Your middle back spans from the top of your shoulder blades to your bottommost ribs. Even though middle back pain is not as potentially harmful as low back pain (LBP) or neck pain, it can be equally disabling.
Middle back pain is fairly common, especially today, when use of computers and hand-held devices has made us more sedentary and more prone to poor posture. Middle back pain is synonymous with interscapular pain, although pain in the mid-back may manifest itself anywhere along the spine and ribcage. Until recently, doctors and scientists paid little attention to this region, concentrating more on the cervical and lumbar spine. However, interest in the mid-back has increased in recent years, and new research indicates that the integrity of the thoracic spine and ribcage is vital to proper neck and low back function.
The middle back is part of the functional unit called the trunk, consisting of 12 thoracic vertebrae and ribs that connect the spine to the sternum and abdomen. The shoulder blades connect the trunk to the arms and shoulders. The core muscles in this area connect the trunk to the pelvis from both inside and outside. Functionally, the legs are connected to the trunk via the psoas muscle. The functional unit connecting the lower body to the trunk is called the abdominal canister. The coordinated activity of the diaphragm with the back and abdominal muscles creates spinal and pelvic stability by means of intraabdominal pressure. Another important role of the of the trunk is the integration of breathing with spinal stability. The visceral organs are suspended and anchored within the trunk (spine and ribcage) and are interconnected with the trunk muscles though the fascial network.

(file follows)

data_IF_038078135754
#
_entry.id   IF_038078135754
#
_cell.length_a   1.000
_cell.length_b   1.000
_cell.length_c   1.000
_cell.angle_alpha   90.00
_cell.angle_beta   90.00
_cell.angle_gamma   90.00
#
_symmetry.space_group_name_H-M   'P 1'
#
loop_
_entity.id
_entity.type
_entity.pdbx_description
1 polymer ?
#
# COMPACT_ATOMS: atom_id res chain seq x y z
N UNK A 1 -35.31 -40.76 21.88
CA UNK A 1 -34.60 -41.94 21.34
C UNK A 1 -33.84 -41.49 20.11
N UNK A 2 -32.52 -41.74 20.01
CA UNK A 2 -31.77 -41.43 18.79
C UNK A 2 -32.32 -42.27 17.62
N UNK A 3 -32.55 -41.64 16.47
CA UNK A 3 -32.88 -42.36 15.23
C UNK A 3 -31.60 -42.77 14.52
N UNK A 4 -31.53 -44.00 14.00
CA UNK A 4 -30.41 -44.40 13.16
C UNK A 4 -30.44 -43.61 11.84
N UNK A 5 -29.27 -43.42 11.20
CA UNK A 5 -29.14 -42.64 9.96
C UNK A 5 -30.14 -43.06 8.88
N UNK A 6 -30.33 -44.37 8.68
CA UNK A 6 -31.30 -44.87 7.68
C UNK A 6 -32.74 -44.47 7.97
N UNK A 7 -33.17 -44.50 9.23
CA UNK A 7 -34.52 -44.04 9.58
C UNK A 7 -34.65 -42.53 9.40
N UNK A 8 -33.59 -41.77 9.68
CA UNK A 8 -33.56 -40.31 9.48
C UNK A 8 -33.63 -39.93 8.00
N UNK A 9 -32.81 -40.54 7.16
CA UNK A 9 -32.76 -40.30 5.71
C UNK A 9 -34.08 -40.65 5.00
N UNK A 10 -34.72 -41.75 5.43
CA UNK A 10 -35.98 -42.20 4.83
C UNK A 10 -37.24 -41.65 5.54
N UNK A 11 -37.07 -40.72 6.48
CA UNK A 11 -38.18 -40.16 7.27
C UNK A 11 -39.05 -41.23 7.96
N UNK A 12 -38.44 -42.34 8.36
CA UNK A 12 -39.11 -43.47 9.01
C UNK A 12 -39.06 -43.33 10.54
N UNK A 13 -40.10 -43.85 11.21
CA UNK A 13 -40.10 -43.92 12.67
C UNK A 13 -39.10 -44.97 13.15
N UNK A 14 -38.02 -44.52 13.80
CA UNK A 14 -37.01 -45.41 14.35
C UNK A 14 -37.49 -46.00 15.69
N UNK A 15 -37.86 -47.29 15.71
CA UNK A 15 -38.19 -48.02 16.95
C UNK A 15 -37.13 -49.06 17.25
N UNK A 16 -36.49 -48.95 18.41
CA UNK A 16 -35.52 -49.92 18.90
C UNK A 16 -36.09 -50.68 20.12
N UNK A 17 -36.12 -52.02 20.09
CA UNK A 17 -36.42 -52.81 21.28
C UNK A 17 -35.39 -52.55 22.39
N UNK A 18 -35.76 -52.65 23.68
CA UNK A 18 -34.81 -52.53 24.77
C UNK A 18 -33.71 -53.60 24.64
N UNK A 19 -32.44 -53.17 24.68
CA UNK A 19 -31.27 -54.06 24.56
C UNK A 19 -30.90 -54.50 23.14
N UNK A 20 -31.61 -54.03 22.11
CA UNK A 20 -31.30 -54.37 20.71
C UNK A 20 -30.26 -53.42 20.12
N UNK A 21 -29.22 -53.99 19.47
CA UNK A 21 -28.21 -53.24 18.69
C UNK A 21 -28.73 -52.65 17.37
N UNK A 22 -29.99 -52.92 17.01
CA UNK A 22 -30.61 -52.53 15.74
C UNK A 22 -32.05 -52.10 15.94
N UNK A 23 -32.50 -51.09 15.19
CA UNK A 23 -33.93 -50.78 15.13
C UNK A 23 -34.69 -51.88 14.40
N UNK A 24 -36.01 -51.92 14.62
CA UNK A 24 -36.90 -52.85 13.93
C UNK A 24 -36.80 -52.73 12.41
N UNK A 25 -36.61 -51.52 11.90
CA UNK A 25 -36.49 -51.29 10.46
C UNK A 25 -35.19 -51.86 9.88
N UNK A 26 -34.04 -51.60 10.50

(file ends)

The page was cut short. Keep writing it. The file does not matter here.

Many people associate the core with the abdomen, however its genuine location is in the muscles that connect the trunk to the lower extremities via the pelvis. The core is a functional unit of the body which has multiple functions:
1. Spinal stability
2. Lumbopelvic/hip stability
3. Control of basic rotation
4. Functionally connects the upper body to lower extremities
The trunk, made up of the ribcage and thoracic spine, forms an anatomical, functional and physiological crossroads for the entire body, and connects the lower and upper body. The natural, reciprocal movement of walking could not be achieved without these intricate trunk connections. The body’s rotation occurs mainly in the trunk, as does the integration of breathing. The body’s core muscles are also part of the trunk.
Symptoms of middle back pain may vary in location and intensity depending upon which structures are generating pain.
Middle back pain can be divided into five categories:
The most common type of middle back pain is myofascial, followed by vertebrogenic pain (involving the spinal joints) and vertebro-costal pain (involving the rib joints).
Middle back pain can also arise from neurogenic or neural origins that may involve a thoracic herniated disc, although this is very rare. Viscerosomatic pain can sometimes arises from visceral (internal) organs.
There is also viscerosomatic pain that arises from visceral (internal organs) organs. However, what is more common is viscerosomatic pain in the mid-back.
Because middle back pain arises at the anatomical and functional crossroads of the human body, treatment requires a whole-body integrative approach. At NYDNR, we are proud of our high success rate of quickly resolving pain and restoring function. We use a combination of DNS (Dynamic Neuromuscular Stimulation), ISM (Integrated Systems Model), myofacial release techniques, chiropractic, acupuncture, and ESWT (Extracorporeal Shock Wave Therapy).
Because the trunk (thorax) plays a critical role in the healthy function of the entire musculoskeletal system, it is important, once pain has been banished, that therapists focus on restoring strength, flexibility and motor control to this area.
We are proud to be at the forefront of holistic rehabilitation for middle back disorders.